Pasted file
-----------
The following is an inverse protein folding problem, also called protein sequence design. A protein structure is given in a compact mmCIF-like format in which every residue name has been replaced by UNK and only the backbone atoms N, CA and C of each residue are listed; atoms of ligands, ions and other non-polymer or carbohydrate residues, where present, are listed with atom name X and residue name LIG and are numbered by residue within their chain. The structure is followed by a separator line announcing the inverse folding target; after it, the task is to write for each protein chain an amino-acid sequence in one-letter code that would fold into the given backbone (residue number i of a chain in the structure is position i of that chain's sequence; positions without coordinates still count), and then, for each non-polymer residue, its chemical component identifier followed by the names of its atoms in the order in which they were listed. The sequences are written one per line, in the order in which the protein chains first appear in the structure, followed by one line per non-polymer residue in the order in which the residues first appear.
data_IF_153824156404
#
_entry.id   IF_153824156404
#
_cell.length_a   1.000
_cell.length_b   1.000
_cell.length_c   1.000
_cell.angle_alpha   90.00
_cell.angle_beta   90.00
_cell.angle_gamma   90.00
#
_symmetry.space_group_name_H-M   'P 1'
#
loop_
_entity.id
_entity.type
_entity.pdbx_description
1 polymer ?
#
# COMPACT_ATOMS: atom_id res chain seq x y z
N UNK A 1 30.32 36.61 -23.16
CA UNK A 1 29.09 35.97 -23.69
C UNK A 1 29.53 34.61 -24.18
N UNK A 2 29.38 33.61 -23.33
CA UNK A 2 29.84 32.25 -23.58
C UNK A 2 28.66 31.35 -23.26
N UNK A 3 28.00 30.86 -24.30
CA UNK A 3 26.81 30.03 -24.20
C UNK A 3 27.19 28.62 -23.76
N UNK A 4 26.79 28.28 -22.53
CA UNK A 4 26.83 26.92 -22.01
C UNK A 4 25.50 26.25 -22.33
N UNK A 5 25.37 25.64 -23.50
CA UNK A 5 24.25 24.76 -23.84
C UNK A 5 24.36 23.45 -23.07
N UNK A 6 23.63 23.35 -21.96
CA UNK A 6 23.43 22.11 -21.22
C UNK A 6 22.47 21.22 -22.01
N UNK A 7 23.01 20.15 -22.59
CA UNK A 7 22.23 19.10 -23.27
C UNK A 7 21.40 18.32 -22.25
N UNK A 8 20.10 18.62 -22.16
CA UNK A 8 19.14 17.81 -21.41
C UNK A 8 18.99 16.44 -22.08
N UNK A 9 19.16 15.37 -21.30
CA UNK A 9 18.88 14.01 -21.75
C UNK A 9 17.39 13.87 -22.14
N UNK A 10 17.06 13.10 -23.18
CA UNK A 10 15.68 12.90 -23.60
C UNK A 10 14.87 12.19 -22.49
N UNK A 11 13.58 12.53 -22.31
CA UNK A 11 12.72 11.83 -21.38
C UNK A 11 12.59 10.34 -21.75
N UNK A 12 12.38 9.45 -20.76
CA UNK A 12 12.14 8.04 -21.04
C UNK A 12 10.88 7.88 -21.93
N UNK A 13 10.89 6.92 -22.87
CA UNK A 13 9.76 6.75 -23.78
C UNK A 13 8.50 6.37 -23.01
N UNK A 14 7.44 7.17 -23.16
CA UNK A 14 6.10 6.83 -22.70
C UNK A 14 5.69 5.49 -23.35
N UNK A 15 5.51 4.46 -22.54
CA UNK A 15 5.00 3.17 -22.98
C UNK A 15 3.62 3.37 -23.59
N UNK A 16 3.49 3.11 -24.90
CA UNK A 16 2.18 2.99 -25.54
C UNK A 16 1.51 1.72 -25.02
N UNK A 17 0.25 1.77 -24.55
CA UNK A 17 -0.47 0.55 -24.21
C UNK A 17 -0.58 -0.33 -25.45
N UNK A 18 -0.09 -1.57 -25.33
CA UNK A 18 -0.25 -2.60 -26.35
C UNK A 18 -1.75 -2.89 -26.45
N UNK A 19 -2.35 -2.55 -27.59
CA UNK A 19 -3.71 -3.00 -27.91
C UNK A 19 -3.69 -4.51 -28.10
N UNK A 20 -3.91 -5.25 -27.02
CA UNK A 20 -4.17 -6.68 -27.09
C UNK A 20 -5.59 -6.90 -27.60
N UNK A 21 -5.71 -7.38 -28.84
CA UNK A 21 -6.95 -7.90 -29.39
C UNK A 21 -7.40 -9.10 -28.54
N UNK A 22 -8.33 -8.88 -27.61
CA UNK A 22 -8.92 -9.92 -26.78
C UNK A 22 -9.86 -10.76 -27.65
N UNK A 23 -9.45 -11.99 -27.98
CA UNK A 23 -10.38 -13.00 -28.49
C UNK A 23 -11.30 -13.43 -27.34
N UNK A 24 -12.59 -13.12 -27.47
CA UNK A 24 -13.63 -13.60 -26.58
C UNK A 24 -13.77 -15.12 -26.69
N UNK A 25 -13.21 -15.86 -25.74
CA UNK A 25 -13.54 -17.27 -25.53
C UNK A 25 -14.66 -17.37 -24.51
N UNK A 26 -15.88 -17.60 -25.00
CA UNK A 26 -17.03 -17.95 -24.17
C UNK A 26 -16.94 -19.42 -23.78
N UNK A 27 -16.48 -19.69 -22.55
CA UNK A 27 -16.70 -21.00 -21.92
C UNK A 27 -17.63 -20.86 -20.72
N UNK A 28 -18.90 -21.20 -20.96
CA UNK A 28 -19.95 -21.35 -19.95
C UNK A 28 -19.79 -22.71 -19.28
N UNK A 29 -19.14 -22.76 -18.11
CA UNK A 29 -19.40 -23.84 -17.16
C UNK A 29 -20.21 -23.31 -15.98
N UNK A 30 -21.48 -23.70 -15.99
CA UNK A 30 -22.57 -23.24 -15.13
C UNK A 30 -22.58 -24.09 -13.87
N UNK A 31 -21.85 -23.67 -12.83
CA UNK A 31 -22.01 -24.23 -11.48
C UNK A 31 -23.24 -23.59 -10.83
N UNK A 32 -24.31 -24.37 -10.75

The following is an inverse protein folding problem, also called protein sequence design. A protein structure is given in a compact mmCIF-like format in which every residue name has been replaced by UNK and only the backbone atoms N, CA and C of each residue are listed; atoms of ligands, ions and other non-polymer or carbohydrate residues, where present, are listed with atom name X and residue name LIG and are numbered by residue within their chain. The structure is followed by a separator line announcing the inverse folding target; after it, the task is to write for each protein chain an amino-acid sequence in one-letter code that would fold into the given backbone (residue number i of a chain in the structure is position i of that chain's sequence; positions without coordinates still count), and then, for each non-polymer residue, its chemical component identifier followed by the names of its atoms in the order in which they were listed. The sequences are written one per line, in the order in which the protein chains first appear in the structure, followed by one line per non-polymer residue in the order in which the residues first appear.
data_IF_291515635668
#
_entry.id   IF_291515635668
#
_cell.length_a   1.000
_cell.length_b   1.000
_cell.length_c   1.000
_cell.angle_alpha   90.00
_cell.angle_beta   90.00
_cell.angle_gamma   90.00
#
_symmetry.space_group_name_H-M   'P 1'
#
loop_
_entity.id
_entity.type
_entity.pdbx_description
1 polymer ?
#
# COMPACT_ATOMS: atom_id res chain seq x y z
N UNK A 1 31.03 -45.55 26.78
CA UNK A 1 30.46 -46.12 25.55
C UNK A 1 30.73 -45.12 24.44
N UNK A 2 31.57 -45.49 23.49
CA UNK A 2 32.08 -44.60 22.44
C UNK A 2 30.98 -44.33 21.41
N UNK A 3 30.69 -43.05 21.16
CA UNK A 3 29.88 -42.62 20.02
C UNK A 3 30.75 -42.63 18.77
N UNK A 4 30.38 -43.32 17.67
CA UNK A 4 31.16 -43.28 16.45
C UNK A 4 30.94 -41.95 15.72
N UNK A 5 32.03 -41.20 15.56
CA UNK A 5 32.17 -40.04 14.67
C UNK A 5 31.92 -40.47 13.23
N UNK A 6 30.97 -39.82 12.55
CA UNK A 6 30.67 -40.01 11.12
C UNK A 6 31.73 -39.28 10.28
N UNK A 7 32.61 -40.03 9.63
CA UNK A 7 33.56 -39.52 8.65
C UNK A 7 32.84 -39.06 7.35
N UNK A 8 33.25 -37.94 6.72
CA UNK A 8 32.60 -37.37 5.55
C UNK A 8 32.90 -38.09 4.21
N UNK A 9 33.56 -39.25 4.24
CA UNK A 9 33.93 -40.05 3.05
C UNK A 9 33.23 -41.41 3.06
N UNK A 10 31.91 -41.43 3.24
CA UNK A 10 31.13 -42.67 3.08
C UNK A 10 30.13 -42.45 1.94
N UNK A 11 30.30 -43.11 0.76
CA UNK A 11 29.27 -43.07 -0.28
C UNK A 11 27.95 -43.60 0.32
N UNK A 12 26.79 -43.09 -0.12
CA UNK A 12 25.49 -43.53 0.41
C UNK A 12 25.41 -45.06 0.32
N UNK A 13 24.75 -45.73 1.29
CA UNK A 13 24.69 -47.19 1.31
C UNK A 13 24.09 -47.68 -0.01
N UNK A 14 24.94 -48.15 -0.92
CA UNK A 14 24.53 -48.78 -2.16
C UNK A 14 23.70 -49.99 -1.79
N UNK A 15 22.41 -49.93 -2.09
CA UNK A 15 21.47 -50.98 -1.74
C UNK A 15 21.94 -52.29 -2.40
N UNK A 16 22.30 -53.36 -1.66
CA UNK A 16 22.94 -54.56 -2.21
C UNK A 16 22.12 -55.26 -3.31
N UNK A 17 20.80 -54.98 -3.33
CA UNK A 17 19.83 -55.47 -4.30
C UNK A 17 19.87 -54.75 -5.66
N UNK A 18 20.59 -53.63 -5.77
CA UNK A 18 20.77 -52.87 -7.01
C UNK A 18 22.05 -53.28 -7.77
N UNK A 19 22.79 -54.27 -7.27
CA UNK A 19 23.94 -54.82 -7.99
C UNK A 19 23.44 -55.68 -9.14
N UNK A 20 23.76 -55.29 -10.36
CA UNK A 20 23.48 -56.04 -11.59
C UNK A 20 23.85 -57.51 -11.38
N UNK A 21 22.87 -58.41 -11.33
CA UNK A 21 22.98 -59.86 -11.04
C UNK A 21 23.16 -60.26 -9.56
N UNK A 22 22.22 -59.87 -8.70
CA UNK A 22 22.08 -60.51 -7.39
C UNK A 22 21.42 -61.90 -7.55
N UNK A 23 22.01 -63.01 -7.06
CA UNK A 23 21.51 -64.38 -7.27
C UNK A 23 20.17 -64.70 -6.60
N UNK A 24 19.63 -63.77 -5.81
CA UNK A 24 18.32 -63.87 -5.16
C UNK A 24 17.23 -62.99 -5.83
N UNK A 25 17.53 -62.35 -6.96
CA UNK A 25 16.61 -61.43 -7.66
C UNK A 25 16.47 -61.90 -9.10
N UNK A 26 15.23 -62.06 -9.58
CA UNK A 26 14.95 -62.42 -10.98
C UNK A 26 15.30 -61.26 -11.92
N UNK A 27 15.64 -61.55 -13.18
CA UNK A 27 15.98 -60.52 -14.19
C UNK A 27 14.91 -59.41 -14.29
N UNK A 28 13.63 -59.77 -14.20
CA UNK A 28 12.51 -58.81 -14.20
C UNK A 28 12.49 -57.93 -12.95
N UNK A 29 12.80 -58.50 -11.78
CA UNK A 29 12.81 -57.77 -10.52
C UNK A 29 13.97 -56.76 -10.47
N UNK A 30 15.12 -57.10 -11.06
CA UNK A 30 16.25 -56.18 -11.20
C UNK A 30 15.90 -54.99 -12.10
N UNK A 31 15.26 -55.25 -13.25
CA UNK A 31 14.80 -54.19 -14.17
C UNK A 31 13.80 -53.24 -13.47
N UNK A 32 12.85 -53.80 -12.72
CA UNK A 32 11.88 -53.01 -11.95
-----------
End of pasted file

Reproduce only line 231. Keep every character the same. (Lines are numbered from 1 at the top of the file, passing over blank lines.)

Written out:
CA UNK A 32 11.88 -53.01 -11.95